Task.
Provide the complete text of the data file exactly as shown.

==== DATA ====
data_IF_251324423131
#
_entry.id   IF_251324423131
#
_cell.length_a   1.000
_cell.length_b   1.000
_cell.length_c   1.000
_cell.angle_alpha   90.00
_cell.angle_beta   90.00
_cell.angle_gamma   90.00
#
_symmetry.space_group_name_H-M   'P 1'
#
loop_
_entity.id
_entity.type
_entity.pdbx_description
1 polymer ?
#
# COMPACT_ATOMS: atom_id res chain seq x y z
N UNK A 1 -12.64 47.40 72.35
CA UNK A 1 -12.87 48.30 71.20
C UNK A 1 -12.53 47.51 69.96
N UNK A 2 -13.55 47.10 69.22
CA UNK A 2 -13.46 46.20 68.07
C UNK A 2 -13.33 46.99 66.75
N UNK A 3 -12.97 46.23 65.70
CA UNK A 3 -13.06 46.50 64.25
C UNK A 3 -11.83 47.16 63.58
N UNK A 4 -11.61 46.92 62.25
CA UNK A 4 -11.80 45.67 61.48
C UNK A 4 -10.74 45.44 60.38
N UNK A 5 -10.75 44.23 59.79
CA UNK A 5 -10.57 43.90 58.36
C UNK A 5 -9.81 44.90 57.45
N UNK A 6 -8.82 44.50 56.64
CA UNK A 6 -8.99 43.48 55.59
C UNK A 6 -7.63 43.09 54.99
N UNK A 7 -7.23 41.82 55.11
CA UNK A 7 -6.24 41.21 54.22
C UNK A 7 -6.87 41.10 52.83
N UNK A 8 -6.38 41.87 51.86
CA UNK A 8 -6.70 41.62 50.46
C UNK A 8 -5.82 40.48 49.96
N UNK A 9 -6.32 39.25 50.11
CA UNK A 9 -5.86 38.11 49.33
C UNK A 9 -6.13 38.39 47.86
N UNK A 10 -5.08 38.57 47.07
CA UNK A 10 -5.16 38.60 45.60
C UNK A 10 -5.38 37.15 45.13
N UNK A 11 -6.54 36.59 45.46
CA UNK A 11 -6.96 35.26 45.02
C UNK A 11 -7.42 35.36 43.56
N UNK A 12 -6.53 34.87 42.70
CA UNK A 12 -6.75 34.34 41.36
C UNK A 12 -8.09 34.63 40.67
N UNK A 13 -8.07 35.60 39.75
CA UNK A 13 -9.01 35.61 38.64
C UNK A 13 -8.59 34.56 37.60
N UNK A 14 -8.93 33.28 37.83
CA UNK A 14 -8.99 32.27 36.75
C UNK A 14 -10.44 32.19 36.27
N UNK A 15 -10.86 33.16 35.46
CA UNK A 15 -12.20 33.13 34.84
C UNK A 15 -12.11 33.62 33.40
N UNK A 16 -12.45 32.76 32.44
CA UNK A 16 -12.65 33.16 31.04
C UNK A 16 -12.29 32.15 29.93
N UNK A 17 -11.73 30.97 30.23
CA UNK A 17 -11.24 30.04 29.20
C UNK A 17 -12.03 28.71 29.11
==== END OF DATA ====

data_IF_251324423131
#
_entry.id   IF_251324423131
#
_cell.length_a   1.000
_cell.length_b   1.000
_cell.length_c   1.000
_cell.angle_alpha   90.00
_cell.angle_beta   90.00
_cell.angle_gamma   90.00
#
_symmetry.space_group_name_H-M   'P 1'
#
loop_
_entity.id
_entity.type
_entity.pdbx_description
1 polymer ?
#
# COMPACT_ATOMS: atom_id res chain seq x y z
N UNK A 1 -12.64 47.40 72.35
CA UNK A 1 -12.87 48.30 71.20
C UNK A 1 -12.53 47.51 69.96
N UNK A 2 -13.55 47.10 69.22
CA UNK A 2 -13.46 46.20 68.07
C UNK A 2 -13.33 46.99 66.75
N UNK A 3 -12.97 46.23 65.70
CA UNK A 3 -13.06 46.50 64.25
C UNK A 3 -11.83 47.16 63.58
N UNK A 4 -11.61 46.92 62.25
CA UNK A 4 -11.80 45.67 61.48
C UNK A 4 -10.74 45.44 60.38
N UNK A 5 -10.75 44.23 59.79
CA UNK A 5 -10.57 43.90 58.36
C UNK A 5 -9.81 44.90 57.45
N UNK A 6 -8.82 44.50 56.64
CA UNK A 6 -8.99 43.48 55.59
C UNK A 6 -7.63 43.09 54.99
N UNK A 7 -7.23 41.82 55.11
CA UNK A 7 -6.24 41.21 54.22
C UNK A 7 -6.87 41.10 52.83
N UNK A 8 -6.38 41.87 51.86
CA UNK A 8 -6.70 41.62 50.46
C UNK A 8 -5.82 40.48 49.96
N UNK A 9 -6.32 39.25 50.11
CA UNK A 9 -5.86 38.11 49.33
C UNK A 9 -6.13 38.39 47.86
N UNK A 10 -5.08 38.57 47.07
CA UNK A 10 -5.16 38.60 45.60
C UNK A 10 -5.38 37.15 45.13
N UNK A 11 -6.54 36.59 45.46
CA UNK A 11 -6.96 35.26 45.02
C UNK A 11 -7.42 35.36 43.56
N UNK A 12 -6.53 34.87 42.70
CA UNK A 12 -6.75 34.34 41.36
C UNK A 12 -8.09 34.63 40.67
N UNK A 13 -8.07 35.60 39.75
CA UNK A 13 -9.01 35.61 38.64
C UNK A 13 -8.59 34.56 37.60
N UNK A 14 -8.93 33.28 37.83
CA UNK A 14 -8.99 32.27 36.75
C UNK A 14 -10.44 32.19 36.27
N UNK A 15 -10.86 33.16 35.46
CA UNK A 15 -12.20 33.13 34.84
C UNK A 15 -12.11 33.62 33.40
N UNK A 16 -12.45 32.76 32.44
CA UNK A 16 -12.65 33.16 31.04
C UNK A 16 -12.29 32.15 29.93
N UNK A 17 -11.73 30.97 30.23
CA UNK A 17 -11.24 30.04 29.20
C UNK A 17 -12.03 28.71 29.11